Mumbai Food: Round table with three women mixologists
What reactions did you get when you said you wanted to work as mixologist or bartender?
Nupur: I come from an open-minded family. In fact, my grandfather served me my first drink. My parents supported my decision, and they even come to all my parties. They are the most difficult to please, though!
Sarita: My father was against it, but when I told him I wanted to learn, he agreed to let me join the Flaming Trio Bar Academy after college. Once that was over, I said I wanted practical knowledge. My part of the bargain was to pursue a Masters degree, which I didn't keep (laughs).
(From left) Feruzan Billimoria, Sarita Sharma and Nupur Joshi brew cocktails. VENUEâÂÂÂÂCOURTESY: London Taxi, Lower Parel. PICS/PRADEEPâÂÂÂÂDHIVAR
Feruzan: I am a Parsi from South Mumbai; what do you expect? I had my first taste of alcohol when I was a toddler. We have a tradition of finding if a kid is Parsi. The father dips his finger in beer or whiskey and lets the baby have a lick. If s/he likes it, s/he's a true bawa! Pictures taken back then prove that I was.
Why doesn't your tribe increase?
NJ: People have spun myths about bartending being a male-dominated field. But they forget that the first bartender in India was Shatbi Basu for McDowells, a drink usually consumed by men. The number of bar academies that opened in the country in subsequent years have played a part in opening up this career option for women.
Is manning the bar a man's job?
NJ: A few years ago, a Pune-based luxury hotel decided it would set up an all-women chef team. It didn't work; they realised they needed both men and women. The same goes for a bar.
SS: As team leader, I don't mind letting the men do jobs that require physical strength. The kegs are 15 kgs each; you can't expect all 21-year-old girls to move them. It can affect their backs. But, everyone on the team divides duties equally. If they cannot do it, they ask for help. I have seven women helpers and two bartenders for the night shift. In the mornings, the women man the bar with basic drinks.
FB: I worked at the bar for three months (smiles). It makes you tough and you learn a lot. The gender issue is a myth.
Is it a challenge to get men to work under you?
NJ: This question should be put to both, men and women. Some men don't like to report to female bosses, and vice versa. Luckily enough, I have always had a great gang of male bartenders to work with. You split the duties, and make it fun.
SS: I helmed bar activities for four-and-a-half years, and duties were always equally divided.
How did you deal with harassment?
SS: Some mistake the woman bartender for a bar girl, but you have to be smart about how you deal with it. Usually, after a couple of drinks, guests want your number. In hospitality, you cannot to be rude. You smartly ask a male colleague to take over. With time, you understand the fine line [to tread], and can read a person.
FB: During training, we are advised to hand out a senior's number should this scenario arise. It works most of the time, because once they have the number, they leave you alone. When I was just starting out, I'd serve such men sober drinks with a lot of lime juice.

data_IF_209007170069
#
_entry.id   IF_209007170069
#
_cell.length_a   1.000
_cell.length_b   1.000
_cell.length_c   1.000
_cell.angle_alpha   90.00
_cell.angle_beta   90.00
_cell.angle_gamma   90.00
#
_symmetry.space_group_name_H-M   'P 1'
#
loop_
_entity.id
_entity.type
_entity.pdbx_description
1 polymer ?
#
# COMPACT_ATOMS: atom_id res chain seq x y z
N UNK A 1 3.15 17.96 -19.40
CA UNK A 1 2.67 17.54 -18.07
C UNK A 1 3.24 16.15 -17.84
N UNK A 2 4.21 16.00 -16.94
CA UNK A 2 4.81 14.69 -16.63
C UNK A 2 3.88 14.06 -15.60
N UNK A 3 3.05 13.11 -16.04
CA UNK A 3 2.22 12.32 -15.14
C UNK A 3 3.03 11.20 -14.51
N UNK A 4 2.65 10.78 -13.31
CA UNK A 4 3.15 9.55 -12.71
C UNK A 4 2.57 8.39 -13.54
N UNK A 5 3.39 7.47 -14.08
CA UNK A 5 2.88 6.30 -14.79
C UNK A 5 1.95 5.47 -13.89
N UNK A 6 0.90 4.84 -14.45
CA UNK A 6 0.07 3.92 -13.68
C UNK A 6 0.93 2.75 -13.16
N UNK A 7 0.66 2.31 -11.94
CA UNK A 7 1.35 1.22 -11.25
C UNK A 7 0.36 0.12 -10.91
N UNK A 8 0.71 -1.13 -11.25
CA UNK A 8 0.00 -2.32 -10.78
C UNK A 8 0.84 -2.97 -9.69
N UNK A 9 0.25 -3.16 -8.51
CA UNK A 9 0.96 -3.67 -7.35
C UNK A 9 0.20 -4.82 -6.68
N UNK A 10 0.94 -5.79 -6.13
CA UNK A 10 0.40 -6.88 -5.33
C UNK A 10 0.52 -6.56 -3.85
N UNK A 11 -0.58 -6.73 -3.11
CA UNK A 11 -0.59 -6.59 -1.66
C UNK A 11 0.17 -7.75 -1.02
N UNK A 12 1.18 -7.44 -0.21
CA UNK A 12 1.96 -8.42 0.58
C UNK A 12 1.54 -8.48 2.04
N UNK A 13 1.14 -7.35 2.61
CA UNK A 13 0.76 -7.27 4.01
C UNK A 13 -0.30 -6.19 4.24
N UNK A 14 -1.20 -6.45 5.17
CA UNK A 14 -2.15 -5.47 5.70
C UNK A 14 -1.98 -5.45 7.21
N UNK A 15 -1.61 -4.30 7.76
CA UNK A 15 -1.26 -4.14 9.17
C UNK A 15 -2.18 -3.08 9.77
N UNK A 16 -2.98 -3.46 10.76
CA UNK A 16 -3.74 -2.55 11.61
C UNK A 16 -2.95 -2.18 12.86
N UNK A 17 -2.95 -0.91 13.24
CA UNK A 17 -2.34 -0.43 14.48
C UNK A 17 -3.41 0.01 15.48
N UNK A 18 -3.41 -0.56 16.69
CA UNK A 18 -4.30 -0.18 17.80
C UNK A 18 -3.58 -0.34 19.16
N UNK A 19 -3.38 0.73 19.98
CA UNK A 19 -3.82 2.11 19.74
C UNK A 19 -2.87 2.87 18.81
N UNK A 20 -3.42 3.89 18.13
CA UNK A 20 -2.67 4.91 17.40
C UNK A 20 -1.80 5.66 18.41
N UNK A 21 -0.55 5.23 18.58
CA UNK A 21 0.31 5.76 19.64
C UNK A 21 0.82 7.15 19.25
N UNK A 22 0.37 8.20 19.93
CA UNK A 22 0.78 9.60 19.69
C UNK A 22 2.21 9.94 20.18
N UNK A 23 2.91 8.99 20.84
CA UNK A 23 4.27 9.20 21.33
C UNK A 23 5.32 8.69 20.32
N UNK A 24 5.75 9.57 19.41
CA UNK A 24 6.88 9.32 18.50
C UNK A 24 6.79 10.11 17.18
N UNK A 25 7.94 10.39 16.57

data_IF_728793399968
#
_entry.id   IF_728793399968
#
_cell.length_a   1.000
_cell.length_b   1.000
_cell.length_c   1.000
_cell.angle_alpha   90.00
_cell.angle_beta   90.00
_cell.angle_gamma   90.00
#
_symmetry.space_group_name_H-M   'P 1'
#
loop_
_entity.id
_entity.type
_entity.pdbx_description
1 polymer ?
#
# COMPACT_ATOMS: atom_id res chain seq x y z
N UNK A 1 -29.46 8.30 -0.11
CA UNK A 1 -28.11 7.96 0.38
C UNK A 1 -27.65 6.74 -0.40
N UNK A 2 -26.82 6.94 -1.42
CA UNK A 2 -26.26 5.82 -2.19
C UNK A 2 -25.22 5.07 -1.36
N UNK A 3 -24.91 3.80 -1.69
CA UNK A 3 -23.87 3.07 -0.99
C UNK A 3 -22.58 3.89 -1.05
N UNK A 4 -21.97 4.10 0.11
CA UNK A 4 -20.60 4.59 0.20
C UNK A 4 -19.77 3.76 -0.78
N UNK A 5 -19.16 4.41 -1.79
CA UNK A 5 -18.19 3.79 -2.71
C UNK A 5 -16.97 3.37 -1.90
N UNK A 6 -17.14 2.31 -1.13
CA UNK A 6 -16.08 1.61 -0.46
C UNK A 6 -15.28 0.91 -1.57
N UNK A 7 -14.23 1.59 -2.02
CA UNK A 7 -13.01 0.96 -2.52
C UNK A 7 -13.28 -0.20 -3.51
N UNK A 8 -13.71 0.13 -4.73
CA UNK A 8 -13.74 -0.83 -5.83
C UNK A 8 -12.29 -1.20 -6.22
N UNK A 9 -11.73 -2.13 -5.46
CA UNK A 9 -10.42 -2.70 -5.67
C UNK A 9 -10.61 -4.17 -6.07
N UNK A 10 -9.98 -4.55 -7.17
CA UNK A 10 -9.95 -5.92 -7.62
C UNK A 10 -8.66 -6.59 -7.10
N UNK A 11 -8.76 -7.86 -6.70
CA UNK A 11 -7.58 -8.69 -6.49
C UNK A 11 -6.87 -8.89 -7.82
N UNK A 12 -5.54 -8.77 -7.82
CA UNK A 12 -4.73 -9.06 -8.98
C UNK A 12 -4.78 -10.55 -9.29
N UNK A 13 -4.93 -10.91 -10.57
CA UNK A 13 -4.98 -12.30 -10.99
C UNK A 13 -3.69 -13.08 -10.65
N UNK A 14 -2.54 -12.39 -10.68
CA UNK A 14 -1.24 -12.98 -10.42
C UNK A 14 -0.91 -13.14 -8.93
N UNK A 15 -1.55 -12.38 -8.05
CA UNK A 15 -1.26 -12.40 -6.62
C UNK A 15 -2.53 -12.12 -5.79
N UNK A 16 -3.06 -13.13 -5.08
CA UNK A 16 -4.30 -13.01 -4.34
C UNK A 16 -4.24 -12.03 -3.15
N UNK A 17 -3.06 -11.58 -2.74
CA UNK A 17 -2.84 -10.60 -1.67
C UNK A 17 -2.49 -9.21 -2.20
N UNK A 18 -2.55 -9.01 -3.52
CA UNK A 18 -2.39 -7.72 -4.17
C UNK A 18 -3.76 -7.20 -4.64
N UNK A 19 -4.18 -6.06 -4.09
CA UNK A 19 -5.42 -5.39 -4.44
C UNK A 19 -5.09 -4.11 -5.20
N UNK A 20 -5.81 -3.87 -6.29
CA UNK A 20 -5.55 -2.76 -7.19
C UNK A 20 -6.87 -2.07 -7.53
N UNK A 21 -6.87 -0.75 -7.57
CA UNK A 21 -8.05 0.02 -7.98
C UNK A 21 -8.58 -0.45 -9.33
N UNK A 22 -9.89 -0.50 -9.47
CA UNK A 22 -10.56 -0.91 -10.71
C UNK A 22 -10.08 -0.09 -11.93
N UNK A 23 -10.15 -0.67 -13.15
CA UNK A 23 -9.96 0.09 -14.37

Are bartenders a shoulder to cry on?
SS: Especially when there are singles at a wedding, they come up to you and chat. Yes, I have been a shoulder to cry on, but I have also been co-conspirator. A group of friends come to you and request a stiff drink for a pal they want to get drunk. Sometimes, you end up meeting the same people, and they become friends.
FB: From my outdoor events days, a customer came to meet me at Romano's bar. He had broken up, and came alone for a drink. Later, when I moved to London Taxi, he dropped in with a girlfriend. He didn't know I had moved, and happily greeted me as his "favourite bartender". This man, when he is happy, he has a gin, and when he is sad, he prefers rum.
NJ: Being a mixologist, I usually start a conversation with chatter about a guest's drink, and try to understand what they prefer.
Name a change you'd like to see.
NJ: The beverage Industry in India takes most of its cues and inspirations from the Western world. Some fine Indian liquor and wine brands have evolved and have even won awards at a global level. These deserve to be appreciated.
SS: Mumbai needs better negronis.
FB: Bars need to look at their quality of ice. Ice shavers should be used only to make only golas! And learn the importance of utilising ingredients completely. When I worked at Romano's, we had a limited stock of fresh fruit and used every ingredient to the last drop. We'd take the softened morello cherries from the chef and use them to make our infusions
Mixologist, Tipsy Gypsy
AT 16, she made her first cocktail for her retired army officer grandfather. It was Old Monk with apple juice, soda and cinnamon powder. Inspired by India's first woman bartender Shatbi Basu, she made mixology her passion, as she dabbled with rum and wine cocktails. She spent a harvest season in Spain and Germany on a vineyard mastering the perfect sangria, and returned to conduct spirit sessions across the country.
Bar Manager, JW Marriott
Mumbai Sahar A SELF-CONFESSED tomboy, Sharma, after an internship at The Oberoi Mumbai where she refilled juices and made lime juice at the bar, joined a bar events firm and spent five years ensuring guests had a good time at sangeets and get-togethers. Later, she spent time in the US manning her family's liquor store.
Senior Bartender, London Taxi
WHEN a bout of illness left her without a placement after graduating from catering college, she began consulting her brother's home-run set Picadilly Bread, and freelanced as chef for outdoor events. Two years ago, she bartended, and never went back to cooking. Her quirky style landed her at Romano's bar at JW Marriott.